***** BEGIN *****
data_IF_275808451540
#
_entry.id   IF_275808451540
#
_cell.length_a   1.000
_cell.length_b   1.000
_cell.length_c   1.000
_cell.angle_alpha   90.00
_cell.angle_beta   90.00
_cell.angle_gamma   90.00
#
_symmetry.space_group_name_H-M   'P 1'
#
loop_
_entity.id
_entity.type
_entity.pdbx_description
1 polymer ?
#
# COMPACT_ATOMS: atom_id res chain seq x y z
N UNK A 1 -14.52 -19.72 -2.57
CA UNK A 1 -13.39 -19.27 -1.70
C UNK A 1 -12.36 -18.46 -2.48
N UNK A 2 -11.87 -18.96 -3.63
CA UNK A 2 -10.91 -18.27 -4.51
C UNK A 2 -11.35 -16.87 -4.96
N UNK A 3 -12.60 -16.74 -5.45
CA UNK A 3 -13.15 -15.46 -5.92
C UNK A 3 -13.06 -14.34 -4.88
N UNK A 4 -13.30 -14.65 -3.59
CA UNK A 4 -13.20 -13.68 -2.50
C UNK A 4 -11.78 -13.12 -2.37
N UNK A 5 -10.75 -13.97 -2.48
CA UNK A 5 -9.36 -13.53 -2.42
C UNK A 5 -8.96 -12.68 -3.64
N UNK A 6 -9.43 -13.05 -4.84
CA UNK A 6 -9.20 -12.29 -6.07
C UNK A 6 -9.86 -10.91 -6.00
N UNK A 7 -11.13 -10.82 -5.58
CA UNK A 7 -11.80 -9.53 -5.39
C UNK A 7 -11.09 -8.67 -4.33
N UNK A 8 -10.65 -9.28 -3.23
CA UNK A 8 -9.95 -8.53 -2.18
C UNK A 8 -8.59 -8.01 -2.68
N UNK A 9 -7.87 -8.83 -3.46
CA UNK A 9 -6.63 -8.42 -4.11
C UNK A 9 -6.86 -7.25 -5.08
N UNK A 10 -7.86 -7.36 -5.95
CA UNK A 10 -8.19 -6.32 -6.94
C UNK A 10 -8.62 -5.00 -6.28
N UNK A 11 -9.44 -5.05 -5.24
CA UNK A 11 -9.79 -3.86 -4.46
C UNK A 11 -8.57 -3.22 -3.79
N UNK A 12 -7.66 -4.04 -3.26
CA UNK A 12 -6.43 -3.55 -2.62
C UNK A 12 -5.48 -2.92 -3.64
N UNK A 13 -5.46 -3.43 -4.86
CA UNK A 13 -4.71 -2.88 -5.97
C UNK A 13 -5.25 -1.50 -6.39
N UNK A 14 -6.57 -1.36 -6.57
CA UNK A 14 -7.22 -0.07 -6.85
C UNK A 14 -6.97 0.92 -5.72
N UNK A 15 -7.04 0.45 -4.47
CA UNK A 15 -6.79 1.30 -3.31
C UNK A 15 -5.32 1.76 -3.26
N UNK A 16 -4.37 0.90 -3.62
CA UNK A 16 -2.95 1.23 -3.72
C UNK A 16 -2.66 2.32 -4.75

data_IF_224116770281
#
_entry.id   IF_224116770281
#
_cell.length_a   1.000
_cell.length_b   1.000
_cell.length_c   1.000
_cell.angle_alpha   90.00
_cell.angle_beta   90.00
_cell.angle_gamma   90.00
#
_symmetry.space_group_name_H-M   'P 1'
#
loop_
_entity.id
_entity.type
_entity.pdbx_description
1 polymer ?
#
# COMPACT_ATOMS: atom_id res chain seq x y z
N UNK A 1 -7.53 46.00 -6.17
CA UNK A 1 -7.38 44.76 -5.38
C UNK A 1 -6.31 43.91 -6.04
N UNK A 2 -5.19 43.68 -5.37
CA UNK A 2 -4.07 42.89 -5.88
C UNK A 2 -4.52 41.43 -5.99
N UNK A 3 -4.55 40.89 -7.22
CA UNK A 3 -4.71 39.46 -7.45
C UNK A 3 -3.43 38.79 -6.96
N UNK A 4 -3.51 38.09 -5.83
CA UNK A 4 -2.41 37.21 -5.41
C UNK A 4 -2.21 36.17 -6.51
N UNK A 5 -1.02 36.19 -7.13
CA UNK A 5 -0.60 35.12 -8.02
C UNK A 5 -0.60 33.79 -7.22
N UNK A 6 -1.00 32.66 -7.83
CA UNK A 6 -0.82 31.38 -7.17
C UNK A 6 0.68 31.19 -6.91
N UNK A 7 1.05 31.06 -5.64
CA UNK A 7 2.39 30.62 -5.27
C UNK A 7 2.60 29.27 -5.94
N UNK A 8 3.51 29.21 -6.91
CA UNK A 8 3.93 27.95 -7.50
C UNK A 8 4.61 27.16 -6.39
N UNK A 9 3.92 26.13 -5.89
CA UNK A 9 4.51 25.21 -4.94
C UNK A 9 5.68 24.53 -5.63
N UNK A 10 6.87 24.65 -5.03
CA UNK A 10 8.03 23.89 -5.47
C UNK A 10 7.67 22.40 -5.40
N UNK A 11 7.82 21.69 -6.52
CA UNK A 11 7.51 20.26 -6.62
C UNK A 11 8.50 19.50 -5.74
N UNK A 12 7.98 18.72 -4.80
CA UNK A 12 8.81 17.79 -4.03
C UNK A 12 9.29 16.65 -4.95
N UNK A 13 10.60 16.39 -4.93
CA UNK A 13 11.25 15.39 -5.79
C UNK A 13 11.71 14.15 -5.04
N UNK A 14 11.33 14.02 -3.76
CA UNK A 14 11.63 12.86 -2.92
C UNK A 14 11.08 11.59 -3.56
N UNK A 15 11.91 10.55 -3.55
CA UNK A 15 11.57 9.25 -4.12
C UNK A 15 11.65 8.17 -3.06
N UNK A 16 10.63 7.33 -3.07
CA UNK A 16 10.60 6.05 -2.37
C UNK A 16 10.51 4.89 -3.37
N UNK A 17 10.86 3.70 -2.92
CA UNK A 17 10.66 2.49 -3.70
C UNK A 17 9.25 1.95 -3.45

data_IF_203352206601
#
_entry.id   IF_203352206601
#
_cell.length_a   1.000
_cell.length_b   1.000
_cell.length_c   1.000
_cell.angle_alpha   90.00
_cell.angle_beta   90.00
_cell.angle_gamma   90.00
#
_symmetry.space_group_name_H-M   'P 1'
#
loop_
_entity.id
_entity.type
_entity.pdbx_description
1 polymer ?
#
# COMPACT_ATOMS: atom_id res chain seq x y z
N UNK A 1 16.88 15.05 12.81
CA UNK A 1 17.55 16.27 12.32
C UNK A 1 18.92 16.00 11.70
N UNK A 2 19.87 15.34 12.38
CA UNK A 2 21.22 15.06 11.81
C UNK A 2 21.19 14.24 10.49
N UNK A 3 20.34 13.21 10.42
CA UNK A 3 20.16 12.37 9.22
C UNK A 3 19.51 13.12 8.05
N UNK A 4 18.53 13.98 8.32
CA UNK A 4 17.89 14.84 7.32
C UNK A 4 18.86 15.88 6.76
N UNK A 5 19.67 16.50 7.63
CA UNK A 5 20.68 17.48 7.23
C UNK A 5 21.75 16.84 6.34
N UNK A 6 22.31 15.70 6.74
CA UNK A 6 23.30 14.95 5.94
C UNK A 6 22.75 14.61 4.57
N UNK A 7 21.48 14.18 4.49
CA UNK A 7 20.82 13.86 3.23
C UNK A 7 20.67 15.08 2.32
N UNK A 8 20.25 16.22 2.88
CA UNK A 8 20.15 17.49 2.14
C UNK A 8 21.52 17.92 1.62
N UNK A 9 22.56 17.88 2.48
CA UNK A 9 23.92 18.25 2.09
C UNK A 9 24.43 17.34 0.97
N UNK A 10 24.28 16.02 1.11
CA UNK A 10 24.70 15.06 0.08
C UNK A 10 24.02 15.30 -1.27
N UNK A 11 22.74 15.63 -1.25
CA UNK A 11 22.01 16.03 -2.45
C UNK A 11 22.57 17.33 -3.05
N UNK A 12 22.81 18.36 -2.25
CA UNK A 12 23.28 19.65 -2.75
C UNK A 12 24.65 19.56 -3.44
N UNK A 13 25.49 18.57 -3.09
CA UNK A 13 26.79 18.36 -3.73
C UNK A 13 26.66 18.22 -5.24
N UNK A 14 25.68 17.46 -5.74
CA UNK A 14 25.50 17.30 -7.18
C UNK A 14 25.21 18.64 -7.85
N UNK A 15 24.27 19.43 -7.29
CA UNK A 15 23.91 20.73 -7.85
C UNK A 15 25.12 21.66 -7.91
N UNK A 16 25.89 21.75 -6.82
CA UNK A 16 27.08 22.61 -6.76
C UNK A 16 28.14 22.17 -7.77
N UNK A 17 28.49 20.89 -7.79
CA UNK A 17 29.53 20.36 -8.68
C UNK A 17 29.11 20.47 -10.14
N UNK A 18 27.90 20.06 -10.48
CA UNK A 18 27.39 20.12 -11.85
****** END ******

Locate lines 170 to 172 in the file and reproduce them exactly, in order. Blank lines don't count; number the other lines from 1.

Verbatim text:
CA UNK A 4 17.89 14.84 7.32
C UNK A 4 18.86 15.88 6.76
N UNK A 5 19.67 16.50 7.63